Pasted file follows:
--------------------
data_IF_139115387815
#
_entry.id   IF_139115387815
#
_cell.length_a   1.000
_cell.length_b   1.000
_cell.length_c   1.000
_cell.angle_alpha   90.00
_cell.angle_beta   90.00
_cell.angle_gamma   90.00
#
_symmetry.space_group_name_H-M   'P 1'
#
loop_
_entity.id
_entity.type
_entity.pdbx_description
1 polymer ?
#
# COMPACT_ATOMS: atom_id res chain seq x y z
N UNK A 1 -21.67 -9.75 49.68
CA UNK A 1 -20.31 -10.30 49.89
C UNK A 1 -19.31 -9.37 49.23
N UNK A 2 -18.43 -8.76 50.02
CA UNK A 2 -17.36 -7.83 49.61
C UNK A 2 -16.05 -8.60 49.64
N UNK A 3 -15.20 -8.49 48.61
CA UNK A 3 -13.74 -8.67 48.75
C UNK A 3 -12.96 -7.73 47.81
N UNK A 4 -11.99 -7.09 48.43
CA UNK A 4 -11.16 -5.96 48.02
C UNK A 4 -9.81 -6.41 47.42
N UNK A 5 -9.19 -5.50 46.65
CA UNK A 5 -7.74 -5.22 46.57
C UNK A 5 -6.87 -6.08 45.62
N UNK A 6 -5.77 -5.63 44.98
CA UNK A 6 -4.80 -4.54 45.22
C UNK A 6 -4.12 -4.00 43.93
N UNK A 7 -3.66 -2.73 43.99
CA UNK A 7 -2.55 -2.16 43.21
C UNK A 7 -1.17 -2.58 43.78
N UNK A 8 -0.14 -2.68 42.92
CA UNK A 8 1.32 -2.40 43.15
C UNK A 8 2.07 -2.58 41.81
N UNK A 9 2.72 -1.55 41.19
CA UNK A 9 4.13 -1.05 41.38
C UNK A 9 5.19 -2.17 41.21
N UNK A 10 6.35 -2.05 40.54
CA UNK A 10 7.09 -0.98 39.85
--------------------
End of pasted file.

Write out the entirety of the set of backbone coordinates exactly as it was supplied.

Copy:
data_IF_139115387815
#
_entry.id   IF_139115387815
#
_cell.length_a   1.000
_cell.length_b   1.000
_cell.length_c   1.000
_cell.angle_alpha   90.00
_cell.angle_beta   90.00
_cell.angle_gamma   90.00
#
_symmetry.space_group_name_H-M   'P 1'
#
loop_
_entity.id
_entity.type
_entity.pdbx_description
1 polymer ?
#
# COMPACT_ATOMS: atom_id res chain seq x y z
N UNK A 1 -21.67 -9.75 49.68
CA UNK A 1 -20.31 -10.30 49.89
C UNK A 1 -19.31 -9.37 49.23
N UNK A 2 -18.43 -8.76 50.02
CA UNK A 2 -17.36 -7.83 49.61
C UNK A 2 -16.05 -8.60 49.64
N UNK A 3 -15.20 -8.49 48.61
CA UNK A 3 -13.74 -8.67 48.75
C UNK A 3 -12.96 -7.73 47.81
N UNK A 4 -11.99 -7.09 48.43
CA UNK A 4 -11.16 -5.96 48.02
C UNK A 4 -9.81 -6.41 47.42
N UNK A 5 -9.19 -5.50 46.65
CA UNK A 5 -7.74 -5.22 46.57
C UNK A 5 -6.87 -6.08 45.62
N UNK A 6 -5.77 -5.63 44.98
CA UNK A 6 -4.80 -4.54 45.22
C UNK A 6 -4.12 -4.00 43.93
N UNK A 7 -3.66 -2.73 43.99
CA UNK A 7 -2.55 -2.16 43.21
C UNK A 7 -1.17 -2.58 43.78
N UNK A 8 -0.14 -2.68 42.92
CA UNK A 8 1.32 -2.40 43.15
C UNK A 8 2.07 -2.58 41.81
N UNK A 9 2.72 -1.55 41.19
CA UNK A 9 4.13 -1.05 41.38
C UNK A 9 5.19 -2.17 41.21
N UNK A 10 6.35 -2.05 40.54
CA UNK A 10 7.09 -0.98 39.85